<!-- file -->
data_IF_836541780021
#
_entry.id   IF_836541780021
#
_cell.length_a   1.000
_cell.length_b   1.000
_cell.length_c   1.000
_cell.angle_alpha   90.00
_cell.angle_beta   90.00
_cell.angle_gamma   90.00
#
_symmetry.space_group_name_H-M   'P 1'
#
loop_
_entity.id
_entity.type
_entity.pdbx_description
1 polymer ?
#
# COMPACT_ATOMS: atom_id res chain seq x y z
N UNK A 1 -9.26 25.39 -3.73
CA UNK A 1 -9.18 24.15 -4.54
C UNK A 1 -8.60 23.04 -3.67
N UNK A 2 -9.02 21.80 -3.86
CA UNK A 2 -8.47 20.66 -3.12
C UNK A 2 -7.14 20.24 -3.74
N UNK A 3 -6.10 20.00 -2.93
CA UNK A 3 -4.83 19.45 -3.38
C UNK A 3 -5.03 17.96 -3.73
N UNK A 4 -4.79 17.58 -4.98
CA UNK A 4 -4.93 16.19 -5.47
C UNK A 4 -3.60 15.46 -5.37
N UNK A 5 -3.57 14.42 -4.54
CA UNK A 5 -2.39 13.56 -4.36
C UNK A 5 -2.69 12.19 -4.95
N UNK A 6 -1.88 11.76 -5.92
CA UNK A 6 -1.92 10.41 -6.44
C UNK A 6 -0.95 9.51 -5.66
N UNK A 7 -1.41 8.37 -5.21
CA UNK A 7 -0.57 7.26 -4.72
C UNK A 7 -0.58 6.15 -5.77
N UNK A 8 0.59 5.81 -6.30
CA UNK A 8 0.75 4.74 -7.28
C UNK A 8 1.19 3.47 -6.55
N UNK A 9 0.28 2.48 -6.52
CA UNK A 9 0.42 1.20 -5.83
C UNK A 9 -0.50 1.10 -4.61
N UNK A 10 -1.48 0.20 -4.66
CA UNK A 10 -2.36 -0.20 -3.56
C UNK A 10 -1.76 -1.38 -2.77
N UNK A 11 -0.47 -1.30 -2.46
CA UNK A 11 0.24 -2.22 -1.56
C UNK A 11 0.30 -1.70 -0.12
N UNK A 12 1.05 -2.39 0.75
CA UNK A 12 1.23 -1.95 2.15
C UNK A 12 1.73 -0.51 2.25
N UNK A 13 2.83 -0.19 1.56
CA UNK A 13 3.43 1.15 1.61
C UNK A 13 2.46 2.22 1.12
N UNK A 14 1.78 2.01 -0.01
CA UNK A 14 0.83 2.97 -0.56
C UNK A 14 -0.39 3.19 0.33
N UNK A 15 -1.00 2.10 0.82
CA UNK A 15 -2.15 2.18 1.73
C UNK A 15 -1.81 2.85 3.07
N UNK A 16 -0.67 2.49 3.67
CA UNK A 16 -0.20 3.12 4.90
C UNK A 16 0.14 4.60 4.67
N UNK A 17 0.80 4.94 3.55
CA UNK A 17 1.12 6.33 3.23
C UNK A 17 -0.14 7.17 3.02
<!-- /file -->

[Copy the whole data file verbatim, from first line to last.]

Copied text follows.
data_IF_836541780021
#
_entry.id   IF_836541780021
#
_cell.length_a   1.000
_cell.length_b   1.000
_cell.length_c   1.000
_cell.angle_alpha   90.00
_cell.angle_beta   90.00
_cell.angle_gamma   90.00
#
_symmetry.space_group_name_H-M   'P 1'
#
loop_
_entity.id
_entity.type
_entity.pdbx_description
1 polymer ?
#
# COMPACT_ATOMS: atom_id res chain seq x y z
N UNK A 1 -9.26 25.39 -3.73
CA UNK A 1 -9.18 24.15 -4.54
C UNK A 1 -8.60 23.04 -3.67
N UNK A 2 -9.02 21.80 -3.86
CA UNK A 2 -8.47 20.66 -3.12
C UNK A 2 -7.14 20.24 -3.74
N UNK A 3 -6.10 20.00 -2.93
CA UNK A 3 -4.83 19.45 -3.38
C UNK A 3 -5.03 17.96 -3.73
N UNK A 4 -4.79 17.58 -4.98
CA UNK A 4 -4.93 16.19 -5.47
C UNK A 4 -3.60 15.46 -5.37
N UNK A 5 -3.57 14.42 -4.54
CA UNK A 5 -2.39 13.56 -4.36
C UNK A 5 -2.69 12.19 -4.95
N UNK A 6 -1.88 11.76 -5.92
CA UNK A 6 -1.92 10.41 -6.44
C UNK A 6 -0.95 9.51 -5.66
N UNK A 7 -1.41 8.37 -5.21
CA UNK A 7 -0.57 7.26 -4.72
C UNK A 7 -0.58 6.15 -5.77
N UNK A 8 0.59 5.81 -6.30
CA UNK A 8 0.75 4.74 -7.28
C UNK A 8 1.19 3.47 -6.55
N UNK A 9 0.28 2.48 -6.52
CA UNK A 9 0.42 1.20 -5.83
C UNK A 9 -0.50 1.10 -4.61
N UNK A 10 -1.48 0.20 -4.66
CA UNK A 10 -2.36 -0.20 -3.56
C UNK A 10 -1.76 -1.38 -2.77
N UNK A 11 -0.47 -1.30 -2.46
CA UNK A 11 0.24 -2.22 -1.56
C UNK A 11 0.30 -1.70 -0.12
N UNK A 12 1.05 -2.39 0.75
CA UNK A 12 1.23 -1.95 2.15
C UNK A 12 1.73 -0.51 2.25
N UNK A 13 2.83 -0.19 1.56
CA UNK A 13 3.43 1.15 1.61
C UNK A 13 2.46 2.22 1.12
N UNK A 14 1.78 2.01 -0.01
CA UNK A 14 0.83 2.97 -0.56
C UNK A 14 -0.39 3.19 0.33
N UNK A 15 -1.00 2.10 0.82
CA UNK A 15 -2.15 2.18 1.73
C UNK A 15 -1.81 2.85 3.07
N UNK A 16 -0.67 2.49 3.67
CA UNK A 16 -0.20 3.12 4.90
C UNK A 16 0.14 4.60 4.67
N UNK A 17 0.80 4.94 3.55
CA UNK A 17 1.12 6.33 3.23
C UNK A 17 -0.14 7.17 3.02